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Split Trust

Discussion in 'Accounting, Tax & Legal' started by Dave, 29th Sep, 2005.

  1. Dave

    Dave Well-Known Member

    17th Aug, 2005
    Hi all (especially nigel / nick or anyone who might have looked into this previously),

    This is theoretical only, but Im curious :p

    Lets say you have a wad of different asset types in a Family Trust.

    Lets say you've discovered this is bad for your asset protection requirements and want to divide them up.

    Firstly, you could create another trust / trustee cost say 2000, and transfer some of them over which would incur dreaded CGT and stampduty, cost millions.

    Or, could you 'split' the trust into 2, both would still have the same beneficiaries and same appointor, just write a memorandum that says A, B and C and are going to one trust and D, E and F are going to another. Any way of doing this without causing a resettlement?

    How else would you advise someone that had investment properties, share portfolios and were running say a doctor's clinic all thru the one trust? It's fine to say from the outset use different entities, but what could possibly be advised after the fact?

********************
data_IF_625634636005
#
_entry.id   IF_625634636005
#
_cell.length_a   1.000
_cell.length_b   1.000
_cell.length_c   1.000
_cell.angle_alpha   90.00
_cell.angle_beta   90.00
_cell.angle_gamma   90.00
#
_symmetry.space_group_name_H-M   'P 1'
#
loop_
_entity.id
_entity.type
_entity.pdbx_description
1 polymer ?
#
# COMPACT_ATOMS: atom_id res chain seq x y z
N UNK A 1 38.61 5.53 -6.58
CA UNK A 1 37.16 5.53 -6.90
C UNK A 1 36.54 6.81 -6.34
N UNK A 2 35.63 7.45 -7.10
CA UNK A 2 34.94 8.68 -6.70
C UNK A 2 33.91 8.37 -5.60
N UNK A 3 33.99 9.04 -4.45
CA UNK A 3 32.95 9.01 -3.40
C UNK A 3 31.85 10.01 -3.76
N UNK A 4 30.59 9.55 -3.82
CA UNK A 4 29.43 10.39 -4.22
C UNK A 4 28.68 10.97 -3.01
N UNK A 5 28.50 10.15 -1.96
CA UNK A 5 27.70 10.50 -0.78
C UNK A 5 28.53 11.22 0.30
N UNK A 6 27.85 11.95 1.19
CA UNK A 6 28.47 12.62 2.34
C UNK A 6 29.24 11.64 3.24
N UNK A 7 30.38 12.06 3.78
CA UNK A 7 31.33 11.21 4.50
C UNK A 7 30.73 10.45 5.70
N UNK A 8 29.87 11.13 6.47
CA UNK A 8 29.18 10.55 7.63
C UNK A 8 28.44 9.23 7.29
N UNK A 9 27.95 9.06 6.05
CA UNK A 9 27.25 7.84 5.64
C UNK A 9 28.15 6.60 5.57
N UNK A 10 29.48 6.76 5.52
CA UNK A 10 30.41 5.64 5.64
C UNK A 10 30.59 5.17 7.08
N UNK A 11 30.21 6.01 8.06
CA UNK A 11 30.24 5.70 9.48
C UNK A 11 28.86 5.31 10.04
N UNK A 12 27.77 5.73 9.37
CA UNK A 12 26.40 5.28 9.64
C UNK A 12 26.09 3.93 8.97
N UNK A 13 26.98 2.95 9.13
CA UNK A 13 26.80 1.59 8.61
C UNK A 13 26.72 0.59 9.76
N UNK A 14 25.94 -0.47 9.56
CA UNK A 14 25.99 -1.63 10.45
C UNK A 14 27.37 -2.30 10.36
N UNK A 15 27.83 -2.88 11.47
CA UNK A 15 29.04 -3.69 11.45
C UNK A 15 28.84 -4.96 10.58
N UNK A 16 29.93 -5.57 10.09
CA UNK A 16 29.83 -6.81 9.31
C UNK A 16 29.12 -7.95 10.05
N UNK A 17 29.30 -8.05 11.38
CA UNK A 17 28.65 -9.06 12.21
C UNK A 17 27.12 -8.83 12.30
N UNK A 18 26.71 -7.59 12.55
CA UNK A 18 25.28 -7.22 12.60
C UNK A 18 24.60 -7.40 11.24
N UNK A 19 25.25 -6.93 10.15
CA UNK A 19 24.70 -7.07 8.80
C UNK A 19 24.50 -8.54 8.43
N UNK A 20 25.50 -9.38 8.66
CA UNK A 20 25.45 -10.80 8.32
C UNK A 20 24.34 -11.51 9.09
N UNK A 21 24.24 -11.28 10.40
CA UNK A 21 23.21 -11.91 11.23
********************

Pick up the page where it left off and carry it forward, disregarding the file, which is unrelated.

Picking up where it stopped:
2. Nigel Ward

    Nigel Ward Team InvestEd

    10th Jun, 2005
    Hi Dave

    Yes you can do what you've described. It's a technique called "cloning". :D

    Seriously, yes it actually is often referred to as cloning your trust.

    What you do is create identical trusts (save for the name) e.g. instead of the Davo Family Trust you might leave the Davo Family Trust holding the shares, create the Davo Property Trust No. 1 to hold your real estate and the Davo Medical Trust to hold the interest in the practice.

    What you may then do is change the trustees of the DPT No. 1 and the DMT.

    There should be no CGT Event or stamp duty provided the beneficiaries are identical etc...

    There are some practical issues to consider though about the need then to change the registered proprietor for the real perhaps you might leave the original trustee as t'ee of the property trust...but the trustee co may also be counterparty to some contracts as part of the medical it might be easier to leave the initial t'ee as t'ee of the DMT...

    Also you should consider whether the form of trust you're using to run the medical practice is the best one ... there's some discussion at present re the ATO's view of Phillips unit trust arrangements used by most lawyers and accountants to run their practices...

    Hope this has given you some food for thought before seeing your lawyer and accountant...